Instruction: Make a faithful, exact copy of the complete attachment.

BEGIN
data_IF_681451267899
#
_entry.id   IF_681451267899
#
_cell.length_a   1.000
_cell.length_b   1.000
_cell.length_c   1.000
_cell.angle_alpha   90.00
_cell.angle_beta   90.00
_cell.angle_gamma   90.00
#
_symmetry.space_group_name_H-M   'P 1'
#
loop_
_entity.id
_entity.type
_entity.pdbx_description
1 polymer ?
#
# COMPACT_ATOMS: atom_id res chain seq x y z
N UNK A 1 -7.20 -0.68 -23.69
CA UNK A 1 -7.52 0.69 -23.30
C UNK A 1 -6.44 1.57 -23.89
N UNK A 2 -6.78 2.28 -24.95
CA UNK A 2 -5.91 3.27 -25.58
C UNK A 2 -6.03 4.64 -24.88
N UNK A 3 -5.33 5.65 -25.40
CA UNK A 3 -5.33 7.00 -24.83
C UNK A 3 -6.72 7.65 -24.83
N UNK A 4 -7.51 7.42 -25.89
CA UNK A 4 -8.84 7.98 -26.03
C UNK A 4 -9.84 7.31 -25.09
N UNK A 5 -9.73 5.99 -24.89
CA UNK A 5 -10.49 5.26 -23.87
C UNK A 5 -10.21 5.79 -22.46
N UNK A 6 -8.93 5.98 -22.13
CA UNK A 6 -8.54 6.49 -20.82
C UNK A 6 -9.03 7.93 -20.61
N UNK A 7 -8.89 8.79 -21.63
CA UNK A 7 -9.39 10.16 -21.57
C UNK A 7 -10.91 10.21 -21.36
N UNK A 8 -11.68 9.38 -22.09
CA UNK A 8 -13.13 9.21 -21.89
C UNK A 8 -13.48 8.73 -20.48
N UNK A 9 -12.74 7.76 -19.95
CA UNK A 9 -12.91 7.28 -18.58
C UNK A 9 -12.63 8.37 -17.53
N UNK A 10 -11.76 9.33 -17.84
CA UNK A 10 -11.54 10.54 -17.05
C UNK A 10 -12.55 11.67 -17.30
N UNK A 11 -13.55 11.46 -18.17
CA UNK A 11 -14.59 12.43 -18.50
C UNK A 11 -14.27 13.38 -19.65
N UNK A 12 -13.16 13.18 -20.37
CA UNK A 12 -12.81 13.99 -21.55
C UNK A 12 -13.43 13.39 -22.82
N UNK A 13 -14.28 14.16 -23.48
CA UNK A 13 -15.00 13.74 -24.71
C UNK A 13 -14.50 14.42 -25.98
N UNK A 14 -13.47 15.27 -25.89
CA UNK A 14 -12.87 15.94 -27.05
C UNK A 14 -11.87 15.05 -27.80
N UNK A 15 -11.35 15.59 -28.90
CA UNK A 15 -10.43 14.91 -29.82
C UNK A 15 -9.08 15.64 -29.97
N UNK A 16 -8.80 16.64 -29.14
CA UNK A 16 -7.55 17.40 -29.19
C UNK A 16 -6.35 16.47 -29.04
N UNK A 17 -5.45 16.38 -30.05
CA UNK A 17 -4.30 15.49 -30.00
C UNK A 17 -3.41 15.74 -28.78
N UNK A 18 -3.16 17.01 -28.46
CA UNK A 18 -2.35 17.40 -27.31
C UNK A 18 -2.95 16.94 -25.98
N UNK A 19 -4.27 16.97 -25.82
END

data_IF_681451267899
#
_entry.id   IF_681451267899
#
_cell.length_a   1.000
_cell.length_b   1.000
_cell.length_c   1.000
_cell.angle_alpha   90.00
_cell.angle_beta   90.00
_cell.angle_gamma   90.00
#
_symmetry.space_group_name_H-M   'P 1'
#
loop_
_entity.id
_entity.type
_entity.pdbx_description
1 polymer ?
#
# COMPACT_ATOMS: atom_id res chain seq x y z
N UNK A 1 -7.20 -0.68 -23.69
CA UNK A 1 -7.52 0.69 -23.30
C UNK A 1 -6.44 1.57 -23.89
N UNK A 2 -6.78 2.28 -24.95
CA UNK A 2 -5.91 3.27 -25.58
C UNK A 2 -6.03 4.64 -24.88
N UNK A 3 -5.33 5.65 -25.40
CA UNK A 3 -5.33 7.00 -24.83
C UNK A 3 -6.72 7.65 -24.83
N UNK A 4 -7.51 7.42 -25.89
CA UNK A 4 -8.84 7.98 -26.03
C UNK A 4 -9.84 7.31 -25.09
N UNK A 5 -9.73 5.99 -24.89
CA UNK A 5 -10.49 5.26 -23.87
C UNK A 5 -10.21 5.79 -22.46
N UNK A 6 -8.93 5.98 -22.13
CA UNK A 6 -8.54 6.49 -20.82
C UNK A 6 -9.03 7.93 -20.61
N UNK A 7 -8.89 8.79 -21.63
CA UNK A 7 -9.39 10.16 -21.57
C UNK A 7 -10.91 10.21 -21.36
N UNK A 8 -11.68 9.38 -22.09
CA UNK A 8 -13.13 9.21 -21.89
C UNK A 8 -13.48 8.73 -20.48
N UNK A 9 -12.74 7.76 -19.95
CA UNK A 9 -12.91 7.28 -18.58
C UNK A 9 -12.63 8.37 -17.53
N UNK A 10 -11.76 9.33 -17.84
CA UNK A 10 -11.54 10.54 -17.05
C UNK A 10 -12.55 11.67 -17.30
N UNK A 11 -13.55 11.46 -18.17
CA UNK A 11 -14.59 12.43 -18.50
C UNK A 11 -14.27 13.38 -19.65
N UNK A 12 -13.16 13.18 -20.37
CA UNK A 12 -12.81 13.99 -21.55
C UNK A 12 -13.43 13.39 -22.82
N UNK A 13 -14.28 14.16 -23.48
CA UNK A 13 -15.00 13.74 -24.71
C UNK A 13 -14.50 14.42 -25.98
N UNK A 14 -13.47 15.27 -25.89
CA UNK A 14 -12.87 15.94 -27.05
C UNK A 14 -11.87 15.05 -27.80
N UNK A 15 -11.35 15.59 -28.90
CA UNK A 15 -10.43 14.91 -29.82
C UNK A 15 -9.08 15.64 -29.97
N UNK A 16 -8.80 16.64 -29.14
CA UNK A 16 -7.55 17.40 -29.19
C UNK A 16 -6.35 16.47 -29.04
N UNK A 17 -5.45 16.38 -30.05
CA UNK A 17 -4.30 15.49 -30.00
C UNK A 17 -3.41 15.74 -28.78
N UNK A 18 -3.16 17.01 -28.46
CA UNK A 18 -2.35 17.40 -27.31
C UNK A 18 -2.95 16.94 -25.98
N UNK A 19 -4.27 16.97 -25.82